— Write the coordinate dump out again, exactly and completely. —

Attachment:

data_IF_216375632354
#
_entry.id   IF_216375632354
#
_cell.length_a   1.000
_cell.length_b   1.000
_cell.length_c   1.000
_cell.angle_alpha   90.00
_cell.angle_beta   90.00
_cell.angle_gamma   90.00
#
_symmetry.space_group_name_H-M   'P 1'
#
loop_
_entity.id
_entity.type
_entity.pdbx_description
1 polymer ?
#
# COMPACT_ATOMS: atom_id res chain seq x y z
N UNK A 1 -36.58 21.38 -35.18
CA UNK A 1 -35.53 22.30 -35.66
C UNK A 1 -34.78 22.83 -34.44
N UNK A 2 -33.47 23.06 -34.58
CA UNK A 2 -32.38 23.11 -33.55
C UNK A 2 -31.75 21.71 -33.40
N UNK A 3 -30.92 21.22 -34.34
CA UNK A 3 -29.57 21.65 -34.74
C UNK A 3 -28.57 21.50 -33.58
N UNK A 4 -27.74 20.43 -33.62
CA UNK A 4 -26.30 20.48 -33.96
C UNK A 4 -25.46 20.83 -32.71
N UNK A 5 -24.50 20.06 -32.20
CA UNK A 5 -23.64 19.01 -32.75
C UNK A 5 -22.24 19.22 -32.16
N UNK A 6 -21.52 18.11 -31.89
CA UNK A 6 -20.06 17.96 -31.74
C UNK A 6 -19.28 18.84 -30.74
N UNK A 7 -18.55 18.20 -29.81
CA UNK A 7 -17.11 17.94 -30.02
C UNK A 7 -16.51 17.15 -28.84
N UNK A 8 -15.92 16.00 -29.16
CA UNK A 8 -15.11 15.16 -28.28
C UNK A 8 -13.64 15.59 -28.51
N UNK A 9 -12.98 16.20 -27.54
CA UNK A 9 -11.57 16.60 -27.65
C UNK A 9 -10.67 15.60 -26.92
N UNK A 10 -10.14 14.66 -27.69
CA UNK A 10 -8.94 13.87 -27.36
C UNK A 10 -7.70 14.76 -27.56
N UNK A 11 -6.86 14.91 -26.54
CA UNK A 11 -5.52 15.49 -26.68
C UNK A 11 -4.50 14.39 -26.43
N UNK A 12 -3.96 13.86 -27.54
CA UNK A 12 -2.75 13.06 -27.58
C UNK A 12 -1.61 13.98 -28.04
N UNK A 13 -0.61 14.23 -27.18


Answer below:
data_IF_216375632354
#
_entry.id   IF_216375632354
#
_cell.length_a   1.000
_cell.length_b   1.000
_cell.length_c   1.000
_cell.angle_alpha   90.00
_cell.angle_beta   90.00
_cell.angle_gamma   90.00
#
_symmetry.space_group_name_H-M   'P 1'
#
loop_
_entity.id
_entity.type
_entity.pdbx_description
1 polymer ?
#
# COMPACT_ATOMS: atom_id res chain seq x y z
N UNK A 1 -36.58 21.38 -35.18
CA UNK A 1 -35.53 22.30 -35.66
C UNK A 1 -34.78 22.83 -34.44
N UNK A 2 -33.47 23.06 -34.58
CA UNK A 2 -32.38 23.11 -33.55
C UNK A 2 -31.75 21.71 -33.40
N UNK A 3 -30.92 21.22 -34.34
CA UNK A 3 -29.57 21.65 -34.74
C UNK A 3 -28.57 21.50 -33.58
N UNK A 4 -27.74 20.43 -33.62
CA UNK A 4 -26.30 20.48 -33.96
C UNK A 4 -25.46 20.83 -32.71
N UNK A 5 -24.50 20.06 -32.20
CA UNK A 5 -23.64 19.01 -32.75
C UNK A 5 -22.24 19.22 -32.16
N UNK A 6 -21.52 18.11 -31.89
CA UNK A 6 -20.06 17.96 -31.74
C UNK A 6 -19.28 18.84 -30.74
N UNK A 7 -18.55 18.20 -29.81
CA UNK A 7 -17.11 17.94 -30.02
C UNK A 7 -16.51 17.15 -28.84
N UNK A 8 -15.92 16.00 -29.16
CA UNK A 8 -15.11 15.16 -28.28
C UNK A 8 -13.64 15.59 -28.51
N UNK A 9 -12.98 16.20 -27.54
CA UNK A 9 -11.57 16.60 -27.65
C UNK A 9 -10.67 15.60 -26.92
N UNK A 10 -10.14 14.66 -27.69
CA UNK A 10 -8.94 13.87 -27.36
C UNK A 10 -7.70 14.76 -27.56
N UNK A 11 -6.86 14.91 -26.54
CA UNK A 11 -5.52 15.49 -26.68
C UNK A 11 -4.50 14.39 -26.43
N UNK A 12 -3.96 13.86 -27.54
CA UNK A 12 -2.75 13.06 -27.58
C UNK A 12 -1.61 13.98 -28.04
N UNK A 13 -0.61 14.23 -27.18